JERUSALEM — If, during your travels in the Holy Land, you decide to take the next step with your Palestinian sweetheart, you should notify the Israeli military within 30 days.
That’s what it says on page 30 of a new 97-page policy released by COGAT, the Israeli military body in charge of civilian affairs in the occupied West Bank. The policy, set to take effect later this year, specifies that the “start of the relationship” is the engagement, the wedding or when you move in together.
The wide-ranging policy imposes new restrictions on foreigners who marry Palestinians or who come to the West Bank to work, volunteer, study or teach, further extending Israel’s nearly 55-year military rule into nearly every corner of Palestinian life. The rules do not apply to people visiting Israel or the more than 130 Jewish settlements scattered across the West Bank.
“It’s outrageous that the Israeli military thinks it can micromanage Palestinian society to this extent, to decide who’s qualified to teach at a university, who is entitled to have foreign volunteers,” said Jessica Montell, director of the Israeli human rights group HaMoked.
Her group filed a legal petition with lengthy objections to the policy, leading Israeli authorities to delay its implementation from May 20 until early July.
The policy could also anger the United States, which has long refused to enter into a visa waiver program with Israel, in part because Israel treats Palestinian Americans differently than other U.S. citizens. The State Department said it was studying the new procedures and “engaging with Israeli authorities to understand their applications.”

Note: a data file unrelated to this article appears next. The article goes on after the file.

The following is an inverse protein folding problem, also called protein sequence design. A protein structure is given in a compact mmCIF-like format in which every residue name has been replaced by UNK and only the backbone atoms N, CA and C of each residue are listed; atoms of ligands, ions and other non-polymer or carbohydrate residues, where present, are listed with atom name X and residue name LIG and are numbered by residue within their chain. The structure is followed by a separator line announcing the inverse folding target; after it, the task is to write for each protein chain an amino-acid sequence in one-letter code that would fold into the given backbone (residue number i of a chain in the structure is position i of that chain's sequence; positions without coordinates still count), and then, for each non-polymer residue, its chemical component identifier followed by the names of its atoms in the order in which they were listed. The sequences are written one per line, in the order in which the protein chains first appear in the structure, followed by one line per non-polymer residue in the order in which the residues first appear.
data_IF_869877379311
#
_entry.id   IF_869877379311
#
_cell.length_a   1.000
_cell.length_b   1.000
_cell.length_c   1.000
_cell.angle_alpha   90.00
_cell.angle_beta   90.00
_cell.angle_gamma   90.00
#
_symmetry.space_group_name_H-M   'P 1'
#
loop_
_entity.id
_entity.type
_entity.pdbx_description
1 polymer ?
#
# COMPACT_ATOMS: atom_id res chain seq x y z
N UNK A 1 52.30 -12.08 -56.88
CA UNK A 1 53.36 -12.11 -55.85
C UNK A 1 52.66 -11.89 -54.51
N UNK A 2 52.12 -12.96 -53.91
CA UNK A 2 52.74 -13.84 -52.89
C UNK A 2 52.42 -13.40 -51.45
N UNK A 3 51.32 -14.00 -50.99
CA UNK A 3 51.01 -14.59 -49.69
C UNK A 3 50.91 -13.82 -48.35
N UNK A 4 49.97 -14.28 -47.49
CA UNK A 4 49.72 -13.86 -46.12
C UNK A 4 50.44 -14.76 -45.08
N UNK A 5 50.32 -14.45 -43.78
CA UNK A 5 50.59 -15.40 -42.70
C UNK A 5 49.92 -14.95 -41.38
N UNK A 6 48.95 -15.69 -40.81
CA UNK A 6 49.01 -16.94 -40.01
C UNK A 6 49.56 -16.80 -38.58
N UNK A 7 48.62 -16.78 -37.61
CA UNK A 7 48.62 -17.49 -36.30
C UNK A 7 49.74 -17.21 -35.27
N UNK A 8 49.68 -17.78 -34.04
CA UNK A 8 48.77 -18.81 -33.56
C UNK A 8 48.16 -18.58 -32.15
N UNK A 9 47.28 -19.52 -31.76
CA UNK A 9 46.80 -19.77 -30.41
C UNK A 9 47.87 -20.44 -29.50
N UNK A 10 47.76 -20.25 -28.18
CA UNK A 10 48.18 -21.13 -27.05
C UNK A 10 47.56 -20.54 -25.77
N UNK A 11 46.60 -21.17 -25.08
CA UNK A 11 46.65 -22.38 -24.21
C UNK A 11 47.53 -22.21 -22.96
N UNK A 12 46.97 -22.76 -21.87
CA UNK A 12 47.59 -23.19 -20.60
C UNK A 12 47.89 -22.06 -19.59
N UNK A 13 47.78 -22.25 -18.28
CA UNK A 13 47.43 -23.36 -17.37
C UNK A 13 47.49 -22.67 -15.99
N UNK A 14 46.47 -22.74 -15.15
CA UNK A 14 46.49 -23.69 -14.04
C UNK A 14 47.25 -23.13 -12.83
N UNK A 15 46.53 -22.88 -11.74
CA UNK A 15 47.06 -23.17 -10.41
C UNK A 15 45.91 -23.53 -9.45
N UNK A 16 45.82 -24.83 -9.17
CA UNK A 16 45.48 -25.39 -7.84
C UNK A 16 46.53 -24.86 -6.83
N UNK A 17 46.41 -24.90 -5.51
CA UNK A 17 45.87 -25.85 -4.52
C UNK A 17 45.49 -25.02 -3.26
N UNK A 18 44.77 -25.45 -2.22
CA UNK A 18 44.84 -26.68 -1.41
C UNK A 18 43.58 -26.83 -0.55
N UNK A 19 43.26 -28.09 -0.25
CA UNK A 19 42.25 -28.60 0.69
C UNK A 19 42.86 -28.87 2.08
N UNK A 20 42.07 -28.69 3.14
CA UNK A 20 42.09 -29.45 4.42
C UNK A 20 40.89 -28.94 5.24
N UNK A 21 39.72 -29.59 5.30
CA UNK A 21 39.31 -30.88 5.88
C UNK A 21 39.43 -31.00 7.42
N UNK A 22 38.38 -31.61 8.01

COGAT said the procedures formalize the application process and expand the “range of permitted purposes for entering the area.” It said the procedures are part of a two-year pilot program and that “certain parts” are already being reassessed.
Israel captured the West Bank in the 1967 Mideast war, and Palestinians want it to form the main part of their future state. The new policy refers to the territory as Judea and Samaria, the biblical name favored by Israeli nationalists, including Prime Minister Naftali Bennett, who consider it the historical heartland of the Jewish people.
Palestinians from abroad who wish to visit the West Bank would have to list the names and ID numbers of family members — and say whether they own property in the West Bank or stand to inherit any. Many fear that could pave the way for their land to be seized by settlers.
“It’s like you’re informing on your own family or friends that you visit. You could be giving information that would pave the way for Israel to steal your property,” said Ahmed Abofoul, an international lawyer with the Al-Haq human rights group.
The policy would limit the number of visiting professors to 100 and the number of students to 150. A visiting lecturer would need to convince an Israeli military official that she “contributes significantly to academic learning, to the Area’s economy, or to advancing regional cooperation and peace,” the policy says.
In 2020, 366 European students and faculty secured grants to study or teach in the West Bank through the EU’s Erasmus+ exchange program. More than 1,800 Israelis studied in Europe under the same program that year. The EU representative office in Jerusalem declined to comment on the new procedures.